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Ben Davies

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  1. Ben Davies

    Emma's 6

    Neil, jokes aside it looks like an absolute cracker, lovely work! Ben
  2. Hi Andrew, I changed mine a few years ago and found that with a little care it was easily done without removing the outer column from the car. I think this is detailed somewhere in the technicalities CD. It is possible if you have the column-fitted steering lock because the inner column, once disconnected from the flexible coupling and sliding joint, can be used like a slide hammer to remove the upper bush (having cut off the ears if you wish to make it easier). The inner column then comes out into the car and you can drift, or as I did, use a length of threaded rod (inserted straight
  3. Looking good Neil. Quick brush over with the gloss and you're done! That car was a hell of a find.
  4. Hi Peter, Looking great - that's really going to be the place to sit this summer! This is now of little help but I found a relatively easy way to fit the diaphragms which may help others. I fitted it along one side first (easy!) and then used one of those nail/tack removing tools (like a large flat bladed screwdriver with a ‘v’ cut in the end…) to push each of the c-clips into the holes in the frame on the opposite side. You can get a good bit of purchase this way - much easier than trying to hold onto them with pliers etc… That’s still the only time I’ve ever used that tool...
  5. I've actually got one of those Clarkey - better than nothing!! Cheers, Ben
  6. Rob, That one has been on the Quiller Triumph website for a while I think. Never had any experience with the company but it might help pin down someone nearby. Cheers, Ben
  7. Dear All, Having rebushed the front suspension (superpro poly) and fitted alloy rack mounts earlier in the summer I'm pleased to say it has sharpened up the handling of my 6 very well. Replacing the uprights and trunnions also lightened the steering consderably as the old ones were (frighteningly) badly worn and binding on the threads - well worth checking if yours have been neglected and the steering is getting heavy. I'm surprised how light it is with all components functioning correctly! Anyway, the addition of the solid rack mounts has sharpened the steering too much for my liking so
  8. Agree absolutely Ivor. John - the Moss part number for the UNC/UNF studs (which is probably the easiest way of doing this) was TE505121 when I ordered them - (the first few people I spoke to on the phone didn't know about them so it might take a while). The kit on ebay looks a bargain Ivor (until everyone just found out about it....!). Cheers, Ben
  9. John, As others have said Moss stock a stud that is 5/16 UNC one end and 5/16 UNF the other. You can helicoil the trailing arm with UNC helicoils and loctite the studs in there leaving the standard UNF thread on the outer end for the nut. If the thread has stripped you probably wont even need to redrill the arm - the threadless hole will be about the right size for the helicoil tap. I have the tool and probably some spare helicoils (in Pontypool) but I'm away for a couple of weeks with work. I suspect that you're wanting to get it done faster but if it's a longer term thing let me know. B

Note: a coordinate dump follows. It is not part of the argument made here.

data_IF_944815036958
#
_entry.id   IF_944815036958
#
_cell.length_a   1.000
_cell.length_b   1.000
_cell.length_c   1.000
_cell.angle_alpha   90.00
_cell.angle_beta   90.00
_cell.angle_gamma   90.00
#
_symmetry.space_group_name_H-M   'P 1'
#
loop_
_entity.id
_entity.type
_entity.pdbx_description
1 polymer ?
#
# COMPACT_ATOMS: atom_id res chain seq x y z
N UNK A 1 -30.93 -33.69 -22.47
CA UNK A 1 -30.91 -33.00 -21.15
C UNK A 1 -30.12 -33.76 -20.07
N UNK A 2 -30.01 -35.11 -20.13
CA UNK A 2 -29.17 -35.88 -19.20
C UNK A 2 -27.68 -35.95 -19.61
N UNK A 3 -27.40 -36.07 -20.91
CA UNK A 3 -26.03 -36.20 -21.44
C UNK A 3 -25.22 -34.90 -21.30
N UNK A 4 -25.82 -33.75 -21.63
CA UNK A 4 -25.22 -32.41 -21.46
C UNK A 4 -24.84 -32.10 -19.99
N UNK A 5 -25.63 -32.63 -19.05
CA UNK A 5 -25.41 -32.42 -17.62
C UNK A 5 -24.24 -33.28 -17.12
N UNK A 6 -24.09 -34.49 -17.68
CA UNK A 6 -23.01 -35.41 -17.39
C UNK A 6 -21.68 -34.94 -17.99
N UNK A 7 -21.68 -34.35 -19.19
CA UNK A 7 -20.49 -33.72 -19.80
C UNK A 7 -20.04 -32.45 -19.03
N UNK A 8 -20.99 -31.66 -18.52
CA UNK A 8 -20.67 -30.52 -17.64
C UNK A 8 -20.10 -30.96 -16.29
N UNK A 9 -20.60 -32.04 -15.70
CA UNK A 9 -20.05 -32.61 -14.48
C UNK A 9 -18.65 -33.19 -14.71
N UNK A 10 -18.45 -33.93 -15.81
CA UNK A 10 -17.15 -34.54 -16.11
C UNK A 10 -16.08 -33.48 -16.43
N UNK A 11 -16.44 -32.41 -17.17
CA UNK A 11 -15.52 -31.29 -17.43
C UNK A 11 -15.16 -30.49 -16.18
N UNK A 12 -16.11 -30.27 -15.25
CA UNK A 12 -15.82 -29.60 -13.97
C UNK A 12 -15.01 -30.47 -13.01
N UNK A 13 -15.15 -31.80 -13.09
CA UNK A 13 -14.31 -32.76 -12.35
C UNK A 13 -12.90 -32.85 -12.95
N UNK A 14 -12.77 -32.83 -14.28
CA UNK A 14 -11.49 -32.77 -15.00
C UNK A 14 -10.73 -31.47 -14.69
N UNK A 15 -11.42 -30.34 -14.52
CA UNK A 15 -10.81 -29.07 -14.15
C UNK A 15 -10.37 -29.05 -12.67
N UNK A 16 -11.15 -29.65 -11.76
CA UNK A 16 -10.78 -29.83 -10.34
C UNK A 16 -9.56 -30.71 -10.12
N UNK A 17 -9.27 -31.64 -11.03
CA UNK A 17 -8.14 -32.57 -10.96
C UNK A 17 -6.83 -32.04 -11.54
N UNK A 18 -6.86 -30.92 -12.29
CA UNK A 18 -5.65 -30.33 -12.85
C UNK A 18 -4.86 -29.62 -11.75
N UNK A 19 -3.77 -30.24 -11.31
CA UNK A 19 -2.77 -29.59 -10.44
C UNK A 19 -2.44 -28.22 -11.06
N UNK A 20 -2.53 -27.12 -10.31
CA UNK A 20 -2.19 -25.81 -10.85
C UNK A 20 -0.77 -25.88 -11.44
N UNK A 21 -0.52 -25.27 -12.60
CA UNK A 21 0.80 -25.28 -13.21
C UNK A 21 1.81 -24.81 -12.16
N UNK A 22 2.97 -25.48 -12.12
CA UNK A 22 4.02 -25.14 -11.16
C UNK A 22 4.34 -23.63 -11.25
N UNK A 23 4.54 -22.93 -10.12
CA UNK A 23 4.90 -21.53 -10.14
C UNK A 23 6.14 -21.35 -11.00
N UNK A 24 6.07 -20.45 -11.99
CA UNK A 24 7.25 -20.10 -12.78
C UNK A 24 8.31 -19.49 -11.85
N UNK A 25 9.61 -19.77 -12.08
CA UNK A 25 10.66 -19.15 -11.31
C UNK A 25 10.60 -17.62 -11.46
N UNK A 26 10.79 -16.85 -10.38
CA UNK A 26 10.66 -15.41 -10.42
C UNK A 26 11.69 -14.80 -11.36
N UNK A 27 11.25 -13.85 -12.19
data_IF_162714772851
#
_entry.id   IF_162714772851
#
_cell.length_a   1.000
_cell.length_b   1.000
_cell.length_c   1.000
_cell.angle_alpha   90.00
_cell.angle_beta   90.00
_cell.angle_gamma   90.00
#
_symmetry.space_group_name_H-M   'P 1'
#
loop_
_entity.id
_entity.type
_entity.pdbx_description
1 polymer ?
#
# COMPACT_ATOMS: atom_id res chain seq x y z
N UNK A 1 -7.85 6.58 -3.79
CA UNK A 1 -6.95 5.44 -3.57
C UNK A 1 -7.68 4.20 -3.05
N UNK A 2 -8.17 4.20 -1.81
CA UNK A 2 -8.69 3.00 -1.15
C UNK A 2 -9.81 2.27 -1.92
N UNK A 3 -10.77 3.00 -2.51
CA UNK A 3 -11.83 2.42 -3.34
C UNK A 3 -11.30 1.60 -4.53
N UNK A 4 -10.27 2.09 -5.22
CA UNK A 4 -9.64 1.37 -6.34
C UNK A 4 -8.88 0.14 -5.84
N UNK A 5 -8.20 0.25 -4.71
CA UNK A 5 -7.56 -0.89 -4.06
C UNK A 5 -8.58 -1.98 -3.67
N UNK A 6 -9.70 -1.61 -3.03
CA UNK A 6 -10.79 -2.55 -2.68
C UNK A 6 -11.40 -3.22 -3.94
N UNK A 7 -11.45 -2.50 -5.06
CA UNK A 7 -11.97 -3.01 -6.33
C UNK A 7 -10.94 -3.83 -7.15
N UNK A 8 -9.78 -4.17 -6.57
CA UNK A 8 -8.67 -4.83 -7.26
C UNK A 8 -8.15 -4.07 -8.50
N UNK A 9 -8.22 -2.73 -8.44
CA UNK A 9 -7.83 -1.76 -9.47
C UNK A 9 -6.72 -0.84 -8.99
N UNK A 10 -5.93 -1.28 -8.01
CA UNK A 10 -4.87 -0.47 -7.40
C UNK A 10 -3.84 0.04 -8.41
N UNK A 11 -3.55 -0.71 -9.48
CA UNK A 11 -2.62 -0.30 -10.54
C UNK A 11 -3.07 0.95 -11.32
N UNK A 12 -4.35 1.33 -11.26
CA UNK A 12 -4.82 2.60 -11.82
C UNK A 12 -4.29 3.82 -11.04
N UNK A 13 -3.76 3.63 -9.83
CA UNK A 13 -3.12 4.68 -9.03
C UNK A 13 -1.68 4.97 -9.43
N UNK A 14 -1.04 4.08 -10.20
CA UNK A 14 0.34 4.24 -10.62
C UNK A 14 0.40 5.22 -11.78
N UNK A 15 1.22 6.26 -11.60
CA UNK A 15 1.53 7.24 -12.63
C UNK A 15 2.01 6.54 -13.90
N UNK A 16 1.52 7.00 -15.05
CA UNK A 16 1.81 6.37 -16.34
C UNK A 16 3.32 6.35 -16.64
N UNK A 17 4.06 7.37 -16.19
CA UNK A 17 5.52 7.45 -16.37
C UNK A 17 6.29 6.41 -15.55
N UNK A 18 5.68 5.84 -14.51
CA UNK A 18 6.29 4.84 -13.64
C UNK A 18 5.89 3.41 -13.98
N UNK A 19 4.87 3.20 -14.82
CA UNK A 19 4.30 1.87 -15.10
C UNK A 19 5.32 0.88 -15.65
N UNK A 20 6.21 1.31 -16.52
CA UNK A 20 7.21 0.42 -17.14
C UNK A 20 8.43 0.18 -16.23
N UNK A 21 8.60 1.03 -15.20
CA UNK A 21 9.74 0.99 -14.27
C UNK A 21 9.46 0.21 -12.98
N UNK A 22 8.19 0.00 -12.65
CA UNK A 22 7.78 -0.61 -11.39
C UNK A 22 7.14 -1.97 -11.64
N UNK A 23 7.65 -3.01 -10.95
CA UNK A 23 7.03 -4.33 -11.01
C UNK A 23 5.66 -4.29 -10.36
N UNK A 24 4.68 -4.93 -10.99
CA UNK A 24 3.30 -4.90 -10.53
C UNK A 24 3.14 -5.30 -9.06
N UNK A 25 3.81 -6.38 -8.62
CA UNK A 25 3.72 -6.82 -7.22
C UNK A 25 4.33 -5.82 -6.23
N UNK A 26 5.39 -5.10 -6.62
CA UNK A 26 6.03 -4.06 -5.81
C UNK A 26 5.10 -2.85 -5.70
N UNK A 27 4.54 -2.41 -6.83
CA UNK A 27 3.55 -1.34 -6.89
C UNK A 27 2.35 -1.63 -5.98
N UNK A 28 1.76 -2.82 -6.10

10. Ben Davies

    Stelvio

    Rog, Great news - sounds fantastic. Have just returned from a similar tour to the Italian lakes and back over several of the major Alpine passes - we didn't make it over as far as the Stelvio - that's one for next time... We also noticed a fair difference in performance at the top of the passes but never felt as though we wouldn't make it. The car had a good service beforehand and a small bag of odds and ends remained in the spare wheel well with the tool roll for the entire trip. Only opened the bonnet to connect the airbed pump a few times and to pour in the spare litre of 20/50 fo
  11. Hi Jerry, From what I remember... (I'm sure others will confirm) once the input shaft is removed (and making sure the layshaft was dropped well clear of any gears) you can use a hammer and block of wood to drift the mainshaft (forward) out of the rear bearing. I think there's a circlip on the mainshaft to the rear of the bearing to remove first. The bearing can then 'simply' be levered out of the gearbox casing with a couple of large flat blade screwdrivers or more likely drifted out from inside the box using a long screwdriver or punch - but careful you don't chip any gears or damage th
  12. Ivor and Rob, Thanks for the both of your responses. Just returned from Express with a new ticket for 12 months! Agree with your views on Ali, professional guy, very thorough test but seems to know and appreciate the cars which is great. Rob - Berrylands is very close to me also but I booked as soon as I saw Ivor's post - I'll bear that in mind for any other issues. Cheers guys, Ben
  13. Great - just the job. Thanks Ivor. Ben
  14. Ivor - thanks for your above thoughts - they proved very useful. Looks like the Securon 264 is the way to go - sucessfully fittted one to my 6 this weekend. It's a '72 CP car and it had the correct (lower wheel arch) fixing points hidden away under a good bit of sound proofing. Retracts fully with no problem and as you point out it can be aligned perfectly. Quite an improvement over the static belts. I always liked the secure feel of the statics but they became a pain when quickly swapping over drivers etc... I suppose I could avoid this by not letting anyone else drive it... but then
  15. Dear all, Does anyone know of a decent MOT tester, preferably in the Surbiton / Kingston area - but happy to travel further for a decent garage which is familiar with classics. Cheers, Ben
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